Category Archives: Research & Resources

BKD Bay

Behind the Kitchen Door: The Promise of Opportunity in the San Francisco and Oakland Bay Area Restaurant Industry

In June 2016, ROC-The Bay released findings from one of the largest studies to date on the Bay Area’s restaurant workforce. “Behind the Kitchen Door: The Promise of Opportunity in the San Francisco and Oakland Bay Area Restaurant Industry” draws on 525 worker surveys, 41 structured interviews with restaurant workers, and 20 structured interviews with employers, along with other industry and government data. The report details a range of problems with restaurant working conditions related to the availability of benefits, hiring and promotion practices, workplace discrimination, and job-specific training opportunities.

Occupational segregation across the Bay Area is of particular concern, impacting the wages workers are able to earn. Workers of color experience a $6.12 wage disparity compared to white workers, and women experience a $3.34 wage disparity compared to men in fine dining occupations. This race pay gap is the largest ROC United has found around the country.

Key findings include:

  • The Bay Area’s restaurant industry is not a level playing field for people of color. White workers are more likely to work in higher-paying, Front-of-the-House positions, like bartenders and servers. Over half of all bartenders are white, despite being less than a quarter of the restaurant workforce overall. Additionally, workers of color are less likely to receive a raise or promotion than their white counterparts.

  • The same goes for women. Although they make up the vast majority of servers and bartenders, including servers in fine dining, they are dramatically underrepresented among bartenders in fine dining. Women surveyed made up 67% of all full service restaurant servers, and 84% of servers in fine dining, but only 41% of full service and 30% of fine dining bartending staff.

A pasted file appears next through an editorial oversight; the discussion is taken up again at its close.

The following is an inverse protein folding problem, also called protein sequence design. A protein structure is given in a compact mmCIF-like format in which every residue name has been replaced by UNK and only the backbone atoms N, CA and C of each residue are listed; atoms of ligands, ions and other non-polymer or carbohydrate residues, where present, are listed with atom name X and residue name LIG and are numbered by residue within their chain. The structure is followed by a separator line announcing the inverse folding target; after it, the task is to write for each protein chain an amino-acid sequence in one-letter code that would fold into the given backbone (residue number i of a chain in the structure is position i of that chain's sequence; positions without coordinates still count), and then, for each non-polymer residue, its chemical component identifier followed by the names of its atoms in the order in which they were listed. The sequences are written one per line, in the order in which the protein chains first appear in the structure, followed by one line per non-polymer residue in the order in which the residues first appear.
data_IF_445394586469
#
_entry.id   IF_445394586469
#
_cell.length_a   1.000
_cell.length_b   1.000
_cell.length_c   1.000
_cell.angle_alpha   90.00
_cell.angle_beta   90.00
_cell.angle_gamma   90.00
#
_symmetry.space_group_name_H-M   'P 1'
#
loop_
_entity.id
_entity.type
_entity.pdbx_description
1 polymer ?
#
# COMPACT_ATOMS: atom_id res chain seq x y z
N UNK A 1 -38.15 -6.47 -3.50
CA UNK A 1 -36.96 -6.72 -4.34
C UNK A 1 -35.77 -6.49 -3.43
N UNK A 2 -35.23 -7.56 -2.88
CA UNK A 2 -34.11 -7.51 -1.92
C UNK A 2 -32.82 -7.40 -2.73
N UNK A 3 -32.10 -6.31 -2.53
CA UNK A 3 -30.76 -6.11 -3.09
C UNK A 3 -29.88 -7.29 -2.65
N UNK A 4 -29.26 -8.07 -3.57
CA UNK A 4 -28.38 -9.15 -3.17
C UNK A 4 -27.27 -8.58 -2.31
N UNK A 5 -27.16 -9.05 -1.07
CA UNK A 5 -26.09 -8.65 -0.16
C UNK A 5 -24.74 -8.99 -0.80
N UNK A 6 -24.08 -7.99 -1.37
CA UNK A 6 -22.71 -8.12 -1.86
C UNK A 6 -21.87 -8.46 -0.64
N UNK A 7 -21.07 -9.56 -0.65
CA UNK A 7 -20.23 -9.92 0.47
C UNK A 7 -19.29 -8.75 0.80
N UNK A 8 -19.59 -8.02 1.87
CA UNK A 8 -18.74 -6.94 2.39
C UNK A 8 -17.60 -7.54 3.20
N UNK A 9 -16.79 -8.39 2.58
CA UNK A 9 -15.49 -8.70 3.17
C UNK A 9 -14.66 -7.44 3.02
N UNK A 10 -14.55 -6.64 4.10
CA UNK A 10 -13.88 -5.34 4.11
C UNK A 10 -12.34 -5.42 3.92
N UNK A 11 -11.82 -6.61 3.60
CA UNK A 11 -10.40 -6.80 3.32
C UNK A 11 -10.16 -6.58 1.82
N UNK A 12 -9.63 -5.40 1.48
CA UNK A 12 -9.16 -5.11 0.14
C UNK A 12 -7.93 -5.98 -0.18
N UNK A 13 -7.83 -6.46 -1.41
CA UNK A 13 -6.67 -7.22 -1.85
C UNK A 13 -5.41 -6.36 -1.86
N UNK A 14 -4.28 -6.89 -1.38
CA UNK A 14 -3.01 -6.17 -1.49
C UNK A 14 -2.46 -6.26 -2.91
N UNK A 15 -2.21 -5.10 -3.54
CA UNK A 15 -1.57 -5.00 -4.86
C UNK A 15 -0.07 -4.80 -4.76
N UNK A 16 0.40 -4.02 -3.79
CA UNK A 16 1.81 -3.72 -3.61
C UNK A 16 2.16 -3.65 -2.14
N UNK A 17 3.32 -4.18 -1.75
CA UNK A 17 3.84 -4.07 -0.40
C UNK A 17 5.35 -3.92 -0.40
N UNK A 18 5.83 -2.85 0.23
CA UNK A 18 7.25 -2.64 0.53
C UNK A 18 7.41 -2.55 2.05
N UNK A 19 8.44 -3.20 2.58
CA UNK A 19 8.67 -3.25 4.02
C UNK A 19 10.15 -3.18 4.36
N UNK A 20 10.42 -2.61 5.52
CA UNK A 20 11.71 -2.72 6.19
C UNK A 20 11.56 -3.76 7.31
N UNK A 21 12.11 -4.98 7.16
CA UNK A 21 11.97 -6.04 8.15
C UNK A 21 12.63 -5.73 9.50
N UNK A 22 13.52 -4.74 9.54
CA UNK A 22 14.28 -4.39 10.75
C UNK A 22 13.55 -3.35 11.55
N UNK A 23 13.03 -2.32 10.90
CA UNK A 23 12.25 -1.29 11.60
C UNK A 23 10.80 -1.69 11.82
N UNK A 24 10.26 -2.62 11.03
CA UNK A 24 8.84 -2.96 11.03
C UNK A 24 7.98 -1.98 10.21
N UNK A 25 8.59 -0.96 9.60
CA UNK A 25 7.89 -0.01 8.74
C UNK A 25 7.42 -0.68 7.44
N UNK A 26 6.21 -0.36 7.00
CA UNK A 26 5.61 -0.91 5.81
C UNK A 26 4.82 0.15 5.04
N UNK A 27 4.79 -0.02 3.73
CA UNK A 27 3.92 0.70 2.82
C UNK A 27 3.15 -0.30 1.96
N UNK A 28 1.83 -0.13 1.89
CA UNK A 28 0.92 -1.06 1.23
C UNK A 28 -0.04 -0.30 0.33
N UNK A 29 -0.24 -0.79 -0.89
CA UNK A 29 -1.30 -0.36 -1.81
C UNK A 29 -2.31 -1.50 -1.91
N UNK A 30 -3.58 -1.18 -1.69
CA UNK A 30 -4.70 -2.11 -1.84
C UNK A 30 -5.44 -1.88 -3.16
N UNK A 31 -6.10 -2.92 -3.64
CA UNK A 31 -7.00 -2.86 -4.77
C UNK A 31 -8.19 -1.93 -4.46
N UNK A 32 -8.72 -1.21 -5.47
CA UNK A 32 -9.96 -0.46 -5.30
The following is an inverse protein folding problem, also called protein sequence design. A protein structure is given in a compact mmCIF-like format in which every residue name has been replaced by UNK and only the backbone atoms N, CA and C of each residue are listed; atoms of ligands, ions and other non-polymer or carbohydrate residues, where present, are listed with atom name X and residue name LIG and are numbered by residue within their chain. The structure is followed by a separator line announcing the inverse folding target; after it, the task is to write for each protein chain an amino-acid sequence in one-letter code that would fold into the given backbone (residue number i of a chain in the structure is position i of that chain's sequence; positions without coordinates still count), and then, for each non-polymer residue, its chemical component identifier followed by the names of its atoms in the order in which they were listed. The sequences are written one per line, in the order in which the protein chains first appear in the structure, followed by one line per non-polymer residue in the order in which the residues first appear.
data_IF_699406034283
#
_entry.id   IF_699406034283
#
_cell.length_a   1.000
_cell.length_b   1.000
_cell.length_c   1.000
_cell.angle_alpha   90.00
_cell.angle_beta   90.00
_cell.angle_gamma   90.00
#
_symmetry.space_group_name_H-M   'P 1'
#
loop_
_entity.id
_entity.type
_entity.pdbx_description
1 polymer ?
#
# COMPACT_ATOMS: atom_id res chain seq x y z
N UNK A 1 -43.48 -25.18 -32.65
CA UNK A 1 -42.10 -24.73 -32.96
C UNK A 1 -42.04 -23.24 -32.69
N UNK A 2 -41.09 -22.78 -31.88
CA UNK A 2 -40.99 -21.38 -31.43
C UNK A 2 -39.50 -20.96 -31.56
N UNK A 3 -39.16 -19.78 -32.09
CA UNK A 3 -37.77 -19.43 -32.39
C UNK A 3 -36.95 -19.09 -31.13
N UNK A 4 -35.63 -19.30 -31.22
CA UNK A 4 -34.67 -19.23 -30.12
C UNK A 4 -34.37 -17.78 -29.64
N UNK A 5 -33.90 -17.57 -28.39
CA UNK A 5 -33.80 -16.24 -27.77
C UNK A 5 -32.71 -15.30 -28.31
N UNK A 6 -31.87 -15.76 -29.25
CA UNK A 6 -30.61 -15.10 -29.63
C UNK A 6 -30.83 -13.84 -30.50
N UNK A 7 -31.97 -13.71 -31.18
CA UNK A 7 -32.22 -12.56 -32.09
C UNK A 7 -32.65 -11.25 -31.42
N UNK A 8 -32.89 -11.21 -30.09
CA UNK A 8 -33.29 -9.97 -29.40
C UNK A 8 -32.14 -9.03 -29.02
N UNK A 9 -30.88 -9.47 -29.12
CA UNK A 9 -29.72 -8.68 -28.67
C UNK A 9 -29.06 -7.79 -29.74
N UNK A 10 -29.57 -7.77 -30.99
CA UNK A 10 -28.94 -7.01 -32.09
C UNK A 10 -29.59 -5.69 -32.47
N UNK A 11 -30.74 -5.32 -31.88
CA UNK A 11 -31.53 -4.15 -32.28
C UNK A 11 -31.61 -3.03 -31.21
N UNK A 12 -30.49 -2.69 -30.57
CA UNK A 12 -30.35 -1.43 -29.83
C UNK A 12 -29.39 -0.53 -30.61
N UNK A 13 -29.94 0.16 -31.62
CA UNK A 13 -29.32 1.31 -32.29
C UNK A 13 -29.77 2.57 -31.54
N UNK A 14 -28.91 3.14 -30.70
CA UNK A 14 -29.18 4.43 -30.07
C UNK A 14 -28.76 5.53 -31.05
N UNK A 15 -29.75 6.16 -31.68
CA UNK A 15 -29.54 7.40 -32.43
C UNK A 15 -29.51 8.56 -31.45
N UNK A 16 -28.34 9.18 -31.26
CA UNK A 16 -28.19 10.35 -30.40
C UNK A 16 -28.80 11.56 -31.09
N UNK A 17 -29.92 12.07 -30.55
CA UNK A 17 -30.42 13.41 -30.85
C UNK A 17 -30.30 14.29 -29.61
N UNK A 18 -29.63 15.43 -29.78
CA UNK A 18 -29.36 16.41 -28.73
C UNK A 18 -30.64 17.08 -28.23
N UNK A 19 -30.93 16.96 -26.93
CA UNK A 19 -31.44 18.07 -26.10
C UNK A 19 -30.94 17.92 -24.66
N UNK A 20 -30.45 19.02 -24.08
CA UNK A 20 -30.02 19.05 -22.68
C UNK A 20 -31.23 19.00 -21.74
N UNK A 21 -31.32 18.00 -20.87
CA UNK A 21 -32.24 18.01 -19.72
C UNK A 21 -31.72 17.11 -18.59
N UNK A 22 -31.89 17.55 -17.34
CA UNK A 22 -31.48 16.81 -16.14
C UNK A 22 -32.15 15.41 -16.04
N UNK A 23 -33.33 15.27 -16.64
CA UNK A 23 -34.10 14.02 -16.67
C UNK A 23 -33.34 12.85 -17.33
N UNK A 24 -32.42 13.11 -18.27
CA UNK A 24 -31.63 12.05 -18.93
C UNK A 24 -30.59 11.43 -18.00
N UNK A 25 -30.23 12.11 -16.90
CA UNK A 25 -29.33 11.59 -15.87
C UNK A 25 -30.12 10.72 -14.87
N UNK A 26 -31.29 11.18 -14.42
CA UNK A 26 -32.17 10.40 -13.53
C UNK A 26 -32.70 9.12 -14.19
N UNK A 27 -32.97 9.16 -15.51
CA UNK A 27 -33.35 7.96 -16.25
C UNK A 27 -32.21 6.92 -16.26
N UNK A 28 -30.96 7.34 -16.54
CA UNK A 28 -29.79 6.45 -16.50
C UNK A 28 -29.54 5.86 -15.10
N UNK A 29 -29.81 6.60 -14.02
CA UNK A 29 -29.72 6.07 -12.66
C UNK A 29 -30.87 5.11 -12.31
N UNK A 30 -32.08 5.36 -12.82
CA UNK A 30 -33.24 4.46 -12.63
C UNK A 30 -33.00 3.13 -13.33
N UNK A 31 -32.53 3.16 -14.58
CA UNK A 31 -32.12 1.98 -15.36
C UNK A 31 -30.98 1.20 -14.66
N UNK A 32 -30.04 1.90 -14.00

• Wage violations are rampant. While service charges and tip pools that included Back-of-the-House workers helped balance income disparities between the Front and Back-of-the-House, they also created the potential for abuse as some employers used service charges to compensate supervisors, managers, owners, or to meet other business expenses. Additionally, workers expressed great concern over their ability to control their tips; a whopping 14% of respondents reported that management takes a share of gratuities earned on the job.

  • Exorbitant rent prices and gentrification are also of great concern. Restaurant workers in the Bay Area are paying on average $689 per month in rent, and must commute significant distances from lower-income areas with more affordable rents and sharing housing costs by living with more people. The average restaurant worker in the Bay Area lives in an apartment or home with 4 total residents, and 78.7% of restaurant workers do not work and live in the same city.

  • Many Bay Area employers are taking the High Road and offer living wages, access to benefits, training and advancement. Accordingly, they reported low employee turnover and high productivity as a result of living wages and access to benefits. However, some Bay Area employers lack formalized hiring, training, and promotion practices, and as a result, have reinforced occupational segregation in the restaurant industry.

  • Fair wages and benefits are still too often hard to come by. 52% of respondents report not having any form of health insurance coverage Additionally, twenty percent report having gone to the emergency room without being able to pay in the past year, nearly twice the rate we found in Seattle. Also, despite promising steps to raise wages for low-wage restaurant workers, 20% reported earning poverty wages.

  • Scheduling is anything but predictable. 26% of tipped restaurant workers experience frequent changes in their schedule, and an additional 50% of tipped workers sometimes experience changes in their schedule, compared to 16% and 43% of restaurant workers that do not receive tips. The majority of tipped workers are effectively expected to be on-call by their employers.

  • Workers are not receiving the raises and/or training they deserve. 73% of restaurant workers did not receive a raise in the last year, 22% reported they were passed over for a promotion, raise, or given worse shifts, 57% did not move up in position from their last restaurant job to their current one, and 54% do not receive ongoing job training.

  • Health and safety hazards abound. 91% of workers we spoke with have worked when their restaurant was understaffed. 28.8% reported doing something that put their own safety at risk. 29.3% have done something due to time pressure that might have harmed the health and safety of customers.

Read the full report.

Employer Liability cover